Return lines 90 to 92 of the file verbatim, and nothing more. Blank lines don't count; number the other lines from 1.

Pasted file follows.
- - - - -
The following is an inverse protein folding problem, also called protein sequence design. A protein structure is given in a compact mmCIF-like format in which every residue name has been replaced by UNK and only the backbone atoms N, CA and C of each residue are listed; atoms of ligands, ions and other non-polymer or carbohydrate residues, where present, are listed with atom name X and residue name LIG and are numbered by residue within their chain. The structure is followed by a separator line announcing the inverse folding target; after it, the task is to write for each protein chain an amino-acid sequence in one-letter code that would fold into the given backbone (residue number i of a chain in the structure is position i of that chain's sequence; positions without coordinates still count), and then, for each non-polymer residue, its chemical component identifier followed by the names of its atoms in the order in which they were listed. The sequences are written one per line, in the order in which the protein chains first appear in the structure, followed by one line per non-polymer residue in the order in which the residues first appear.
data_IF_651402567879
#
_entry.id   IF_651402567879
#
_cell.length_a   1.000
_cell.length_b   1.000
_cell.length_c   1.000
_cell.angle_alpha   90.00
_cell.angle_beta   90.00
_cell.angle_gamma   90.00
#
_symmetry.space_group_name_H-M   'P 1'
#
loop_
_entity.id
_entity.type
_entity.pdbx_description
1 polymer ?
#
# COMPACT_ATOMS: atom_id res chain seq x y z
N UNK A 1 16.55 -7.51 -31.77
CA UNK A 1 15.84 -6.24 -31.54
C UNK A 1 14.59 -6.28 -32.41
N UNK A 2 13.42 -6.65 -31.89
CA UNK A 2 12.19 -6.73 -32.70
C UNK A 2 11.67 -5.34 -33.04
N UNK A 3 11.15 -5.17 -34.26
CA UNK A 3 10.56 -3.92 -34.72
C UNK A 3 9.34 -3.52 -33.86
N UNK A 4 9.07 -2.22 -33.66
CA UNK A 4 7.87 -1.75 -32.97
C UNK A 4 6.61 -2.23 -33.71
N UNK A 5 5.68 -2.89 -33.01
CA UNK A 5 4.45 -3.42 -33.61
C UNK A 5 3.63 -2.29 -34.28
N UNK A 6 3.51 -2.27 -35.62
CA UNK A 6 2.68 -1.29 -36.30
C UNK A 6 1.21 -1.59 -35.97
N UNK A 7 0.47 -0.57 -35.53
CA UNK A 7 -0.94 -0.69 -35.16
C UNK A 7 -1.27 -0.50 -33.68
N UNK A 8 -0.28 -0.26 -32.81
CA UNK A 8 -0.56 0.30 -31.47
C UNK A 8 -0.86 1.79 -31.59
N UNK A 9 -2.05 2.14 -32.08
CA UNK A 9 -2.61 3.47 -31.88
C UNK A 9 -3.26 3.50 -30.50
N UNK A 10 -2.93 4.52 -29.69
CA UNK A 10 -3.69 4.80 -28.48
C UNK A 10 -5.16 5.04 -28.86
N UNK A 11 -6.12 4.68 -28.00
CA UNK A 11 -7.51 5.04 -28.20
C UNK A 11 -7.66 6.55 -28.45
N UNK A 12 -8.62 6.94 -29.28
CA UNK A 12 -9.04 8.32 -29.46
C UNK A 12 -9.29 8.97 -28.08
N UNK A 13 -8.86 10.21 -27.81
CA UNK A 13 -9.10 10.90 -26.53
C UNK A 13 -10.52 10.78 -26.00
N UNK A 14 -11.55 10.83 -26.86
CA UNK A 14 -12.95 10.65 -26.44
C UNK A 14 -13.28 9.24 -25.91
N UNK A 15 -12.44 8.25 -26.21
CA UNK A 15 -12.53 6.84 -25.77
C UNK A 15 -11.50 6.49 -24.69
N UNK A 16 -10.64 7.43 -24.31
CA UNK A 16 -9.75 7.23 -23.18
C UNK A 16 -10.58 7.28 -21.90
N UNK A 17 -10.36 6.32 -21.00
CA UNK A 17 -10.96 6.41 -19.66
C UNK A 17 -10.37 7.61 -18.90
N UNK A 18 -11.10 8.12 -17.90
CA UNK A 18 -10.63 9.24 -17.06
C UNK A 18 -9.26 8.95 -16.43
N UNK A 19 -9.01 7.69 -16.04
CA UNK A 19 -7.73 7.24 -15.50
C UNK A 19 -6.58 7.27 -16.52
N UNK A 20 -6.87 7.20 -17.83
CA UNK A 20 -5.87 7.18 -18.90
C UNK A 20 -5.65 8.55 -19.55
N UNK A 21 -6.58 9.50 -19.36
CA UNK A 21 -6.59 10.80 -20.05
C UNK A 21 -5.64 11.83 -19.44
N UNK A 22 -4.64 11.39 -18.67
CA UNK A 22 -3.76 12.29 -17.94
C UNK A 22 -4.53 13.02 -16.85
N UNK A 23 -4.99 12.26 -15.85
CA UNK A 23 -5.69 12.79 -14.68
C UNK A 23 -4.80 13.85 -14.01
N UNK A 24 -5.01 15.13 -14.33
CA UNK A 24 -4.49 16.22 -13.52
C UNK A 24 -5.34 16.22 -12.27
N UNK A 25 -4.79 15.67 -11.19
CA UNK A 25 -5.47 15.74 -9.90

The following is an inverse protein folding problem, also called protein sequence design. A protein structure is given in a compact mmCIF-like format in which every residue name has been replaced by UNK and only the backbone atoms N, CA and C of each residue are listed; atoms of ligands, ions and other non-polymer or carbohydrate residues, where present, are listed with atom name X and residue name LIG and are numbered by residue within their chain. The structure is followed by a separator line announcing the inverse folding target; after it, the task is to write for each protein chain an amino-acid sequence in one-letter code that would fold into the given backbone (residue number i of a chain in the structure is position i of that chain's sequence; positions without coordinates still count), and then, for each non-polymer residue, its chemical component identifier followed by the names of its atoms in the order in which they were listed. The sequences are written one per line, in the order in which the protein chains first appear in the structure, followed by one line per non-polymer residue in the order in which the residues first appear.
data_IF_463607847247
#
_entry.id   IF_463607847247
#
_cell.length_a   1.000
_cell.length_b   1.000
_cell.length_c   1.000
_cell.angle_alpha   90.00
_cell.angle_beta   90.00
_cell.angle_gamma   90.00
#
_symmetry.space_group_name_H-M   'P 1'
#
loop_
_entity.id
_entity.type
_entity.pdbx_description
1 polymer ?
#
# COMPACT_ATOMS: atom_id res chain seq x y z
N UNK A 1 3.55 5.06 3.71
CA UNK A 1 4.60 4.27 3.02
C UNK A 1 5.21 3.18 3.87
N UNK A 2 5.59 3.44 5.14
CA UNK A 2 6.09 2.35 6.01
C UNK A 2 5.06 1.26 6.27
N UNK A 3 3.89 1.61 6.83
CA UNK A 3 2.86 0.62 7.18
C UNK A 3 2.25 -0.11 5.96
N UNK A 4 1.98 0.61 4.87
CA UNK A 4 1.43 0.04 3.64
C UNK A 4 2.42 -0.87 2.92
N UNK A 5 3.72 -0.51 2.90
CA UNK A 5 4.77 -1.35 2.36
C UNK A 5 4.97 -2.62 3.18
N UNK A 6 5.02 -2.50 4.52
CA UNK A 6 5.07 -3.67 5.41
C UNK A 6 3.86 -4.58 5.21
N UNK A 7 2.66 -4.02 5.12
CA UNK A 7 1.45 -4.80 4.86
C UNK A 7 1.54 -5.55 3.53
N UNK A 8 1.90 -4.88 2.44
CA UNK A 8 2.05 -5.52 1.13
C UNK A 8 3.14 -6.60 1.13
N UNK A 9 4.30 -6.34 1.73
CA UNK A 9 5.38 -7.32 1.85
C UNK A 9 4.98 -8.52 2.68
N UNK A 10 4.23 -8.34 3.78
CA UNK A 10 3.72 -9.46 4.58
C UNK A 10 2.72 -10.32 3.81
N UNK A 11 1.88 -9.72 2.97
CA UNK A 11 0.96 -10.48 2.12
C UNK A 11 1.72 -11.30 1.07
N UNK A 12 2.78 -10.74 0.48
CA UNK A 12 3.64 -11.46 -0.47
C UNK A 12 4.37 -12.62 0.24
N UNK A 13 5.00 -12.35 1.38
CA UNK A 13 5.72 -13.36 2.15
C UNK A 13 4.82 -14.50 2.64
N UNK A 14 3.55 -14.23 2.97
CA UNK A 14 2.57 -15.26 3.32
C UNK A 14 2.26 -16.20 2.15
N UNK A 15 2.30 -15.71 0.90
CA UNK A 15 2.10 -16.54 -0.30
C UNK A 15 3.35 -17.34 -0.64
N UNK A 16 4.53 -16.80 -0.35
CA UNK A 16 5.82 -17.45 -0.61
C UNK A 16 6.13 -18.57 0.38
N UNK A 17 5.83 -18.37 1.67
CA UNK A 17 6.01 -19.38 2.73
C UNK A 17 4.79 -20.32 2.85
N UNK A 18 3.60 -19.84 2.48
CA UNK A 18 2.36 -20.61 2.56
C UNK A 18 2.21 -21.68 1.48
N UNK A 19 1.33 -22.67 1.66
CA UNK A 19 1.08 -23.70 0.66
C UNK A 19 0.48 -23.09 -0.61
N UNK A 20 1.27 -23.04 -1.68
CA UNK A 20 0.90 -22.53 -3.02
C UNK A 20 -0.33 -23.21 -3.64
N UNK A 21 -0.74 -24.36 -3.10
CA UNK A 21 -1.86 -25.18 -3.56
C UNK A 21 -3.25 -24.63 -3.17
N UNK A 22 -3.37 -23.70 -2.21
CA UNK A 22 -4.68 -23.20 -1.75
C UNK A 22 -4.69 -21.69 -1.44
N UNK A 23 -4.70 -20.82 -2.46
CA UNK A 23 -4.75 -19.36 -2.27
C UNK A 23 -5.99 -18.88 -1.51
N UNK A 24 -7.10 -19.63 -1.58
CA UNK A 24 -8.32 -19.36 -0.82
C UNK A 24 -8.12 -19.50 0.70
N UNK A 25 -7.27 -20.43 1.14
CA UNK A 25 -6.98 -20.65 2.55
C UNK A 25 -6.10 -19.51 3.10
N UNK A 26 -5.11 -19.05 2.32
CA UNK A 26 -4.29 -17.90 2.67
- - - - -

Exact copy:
C UNK A 23 -4.80 13.85 -14.01
N UNK A 24 -5.01 15.13 -14.33
CA UNK A 24 -4.49 16.22 -13.52